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Fan Edits Of Movies That Were Better Than The Original

Modern movie fans have gotten used to the idea of extended, unrated and director's cuts. It might seem like a double-dipping cash grab to some, but getting excited about a film only to be let down in the theater is a common occurrence, and when the director had a different vision for that feature, we're occasionally willing to pay to see it.

But what happens when the director's cut still disappoints? What about films that never even get a director's cut at all? That's where the fans step in, working tirelessly to edit high-profile disappointments into something more coherent and enjoyable. These are the fan edits that turned out much better than their theatrical counterparts.

​The Matrix DeZIONized

The Matrix is one of the most influential movies of modern times. Not only did it repopularize the sci-fi genre at the turn of the century, but it had a huge impact on the style of Hollywood action films. Sibling directors the Wachowskis reproduced some of the first installment's impressive fight choreography in the two sequels, but they stretched audiences to breaking point with the plot. While second chapter The Matrix Reloaded has slowly worked its way into the hearts of critics, the trilogy's conclusion, Matrix Revolutions, remains widely regarded as a missed opportunity, with many fans sharing the belief that the second two movies, which were shot back to back, should have been one.

Fan editor team 'CBB' turned that shared vision into a reality with The Matrix DeZIONed, which combines Reloaded and Revolutions to come up with a thoroughly enjoyable single sequel. According to the creators, the trick to the edit was simply removing all the scenes relating to Zion and the war for man's last city, instead making Neo's in-Matrix battle with the agents the main focus. "Leaving out the Zion scenes was a major improvement of pace and plot development," they explained. "And the most interesting thing about it is that these scenes are not missed when left out."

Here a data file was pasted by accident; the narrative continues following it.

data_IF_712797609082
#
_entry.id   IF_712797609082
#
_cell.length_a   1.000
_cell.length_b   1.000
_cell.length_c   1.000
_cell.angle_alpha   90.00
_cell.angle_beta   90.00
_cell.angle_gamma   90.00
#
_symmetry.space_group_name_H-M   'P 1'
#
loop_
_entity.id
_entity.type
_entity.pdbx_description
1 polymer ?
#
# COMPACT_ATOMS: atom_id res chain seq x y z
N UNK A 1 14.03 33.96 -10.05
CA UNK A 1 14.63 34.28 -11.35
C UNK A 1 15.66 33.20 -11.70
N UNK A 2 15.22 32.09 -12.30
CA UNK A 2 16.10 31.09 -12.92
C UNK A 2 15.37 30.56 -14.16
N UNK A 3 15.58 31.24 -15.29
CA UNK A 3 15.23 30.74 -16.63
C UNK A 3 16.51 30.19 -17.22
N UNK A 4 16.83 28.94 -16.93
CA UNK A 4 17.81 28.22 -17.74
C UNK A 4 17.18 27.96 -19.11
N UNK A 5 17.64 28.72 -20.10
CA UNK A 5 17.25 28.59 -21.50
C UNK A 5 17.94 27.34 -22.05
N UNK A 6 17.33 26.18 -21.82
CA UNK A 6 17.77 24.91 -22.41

The new runtime shows just how much footage was deemed unnecessary, with the fan edit lasting 146 minutes. The two sequels ran at 138 and 129 minutes respectively, which means a whopping 120 minutes got the chop.

Terminator 3: The Coming Storm

The second sequel to James Cameron's sci-fi classic The Terminator may have a respectable critic score of 70 percent on Rotten Tomatoes, but the audience score tells a different story. Only 46 percent claimed to have enjoyed 2003's Rise of the Machines, with words like "unnecessary," "unwanted," and "soulless" popping up regularly in the website's fan review section. The chief complaint was the contradictions to the previous two movies, with T3 introducing a new timeline in which the original 1997 Judgment Day is prevented and replaced by one taking place in 2004.

Conflicting dates were just one issue that fan editor 'Uncanny Antman' successfully addressed in their version of the film. Terminator 3: The Coming Storm is far closer in spirit to its predecessors than the cut released in cinemas, having removed moments of "sitcom hilarity" (like the hearse door coming off its hinges when the Terminator opens it) and axing some cheesy dialogue (including two separate references to the famous "I'll be back" line.)

Some subtle trimming of the film's crummier CGI moments also adds to the overall quality of this edit, which went down well with other fans on FanEdit.org. "As far as edits go, this is a nearly flawless one and fixes the movie wholly," one glowing review read. "That's not to say it's on par with T1 or T2, but it's a solid entry into the series now. If I had to rate the movie itself after the edit, it's a solid 7/10."

Star Wars: Episode 1.1 - The Phantom Edit

One of the most famous fan edits, The Phantom Edit takes the widely panned Star Wars: Episode I – The Phantom Menace and manages to turn it into an entertaining movie. It's something you have to see to believe, but it's out there, still a hot property on the bootleg circuit decades after it was cut. Director and avid Star Wars fan Kevin Smith was rumored to have been behind this shorter version of the film, but he claimed that while he'd seen it, he didn't make it.

Soon copycat versions appeared, with other fans keen to share their own take on how Episode I should have played out—even former That '70s Show star Topher Grace was at it, re-editing all three prequels into a single 85-minute film. The fad gathered so much steam that George Lucas responded via his spokeswoman, who said he wouldn't be watching any of the new edits and reminded fans that "massive duplication and distribution" of copyrighted material was an infringement.

Many re-edits later the fad eventually died, but the definitive fan edit remains the one first put together by Mike J. Nichols, named as the creator in articles by The Washington Post and the Los Angeles Times. Nichols' version cut away almost all of Jar Jar Binks' scenes and, in his own words, reworked the film "with the care and attention of a Lucas team member" while "concentrating on creating the storytelling style that Lucas originally made famous."

Where the Wild Things Are: The Wild Rumpus Edition

Spike Jonze's big-screen adaptation of classic children's picture book Where The Wild Things Are created a lot of buzz with its epic trailer set to the backdrop of Arcade Fire anthem "Wake Up," but reaction to the final product was mixed. While the film received largely positive reviews, audiences weren't so sure, as the discrepancy in the critic and audience scores on Rotten Tomatoes highlights. Jonze fans were split on the outcome, with many feeling the substance that usually accompanies his style was missing.